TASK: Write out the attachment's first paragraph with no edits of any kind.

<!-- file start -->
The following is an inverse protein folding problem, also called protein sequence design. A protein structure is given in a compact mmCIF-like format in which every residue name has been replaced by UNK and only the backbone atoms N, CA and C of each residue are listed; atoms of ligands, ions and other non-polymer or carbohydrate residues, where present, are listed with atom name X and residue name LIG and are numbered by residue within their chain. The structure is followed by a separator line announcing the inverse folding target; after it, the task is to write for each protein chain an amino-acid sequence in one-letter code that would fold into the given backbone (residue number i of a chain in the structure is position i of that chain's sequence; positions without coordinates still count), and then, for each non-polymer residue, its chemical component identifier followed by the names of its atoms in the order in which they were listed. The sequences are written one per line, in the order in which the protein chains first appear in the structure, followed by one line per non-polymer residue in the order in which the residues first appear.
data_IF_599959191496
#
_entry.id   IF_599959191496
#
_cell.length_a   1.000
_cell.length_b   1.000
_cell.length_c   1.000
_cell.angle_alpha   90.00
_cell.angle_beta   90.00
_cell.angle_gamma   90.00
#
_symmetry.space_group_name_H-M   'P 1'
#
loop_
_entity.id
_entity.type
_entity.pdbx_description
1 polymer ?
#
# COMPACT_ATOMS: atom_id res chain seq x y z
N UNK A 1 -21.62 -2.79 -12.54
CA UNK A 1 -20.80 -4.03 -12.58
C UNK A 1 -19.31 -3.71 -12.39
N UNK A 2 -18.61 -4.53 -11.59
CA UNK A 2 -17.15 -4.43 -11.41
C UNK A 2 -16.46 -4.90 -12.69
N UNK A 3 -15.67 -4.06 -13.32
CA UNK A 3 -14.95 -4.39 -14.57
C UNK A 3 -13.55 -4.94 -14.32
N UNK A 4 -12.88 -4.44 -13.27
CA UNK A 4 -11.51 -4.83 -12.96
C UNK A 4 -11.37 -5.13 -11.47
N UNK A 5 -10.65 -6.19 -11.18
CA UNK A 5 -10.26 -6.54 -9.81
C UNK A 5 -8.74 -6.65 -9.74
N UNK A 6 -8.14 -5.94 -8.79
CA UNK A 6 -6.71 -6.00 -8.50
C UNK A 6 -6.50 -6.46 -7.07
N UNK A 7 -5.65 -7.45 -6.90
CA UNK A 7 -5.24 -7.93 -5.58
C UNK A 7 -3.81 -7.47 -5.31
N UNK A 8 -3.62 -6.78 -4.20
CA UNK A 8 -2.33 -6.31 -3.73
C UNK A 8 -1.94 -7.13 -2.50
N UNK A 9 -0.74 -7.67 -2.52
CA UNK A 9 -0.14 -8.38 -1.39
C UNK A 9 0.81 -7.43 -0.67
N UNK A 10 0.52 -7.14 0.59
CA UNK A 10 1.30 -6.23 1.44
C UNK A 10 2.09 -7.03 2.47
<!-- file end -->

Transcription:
The following is an inverse protein folding problem, also called protein sequence design. A protein structure is given in a compact mmCIF-like format in which every residue name has been replaced by UNK and only the backbone atoms N, CA and C of each residue are listed; atoms of ligands, ions and other non-polymer or carbohydrate residues, where present, are listed with atom name X and residue name LIG and are numbered by residue within their chain. The structure is followed by a separator line announcing the inverse folding target; after it, the task is to write for each protein chain an amino-acid sequence in one-letter code that would fold into the given backbone (residue number i of a chain in the structure is position i of that chain's sequence; positions without coordinates still count), and then, for each non-polymer residue, its chemical component identifier followed by the names of its atoms in the order in which they were listed. The sequences are written one per line, in the order in which the protein chains first appear in the structure, followed by one line per non-polymer residue in the order in which the residues first appear.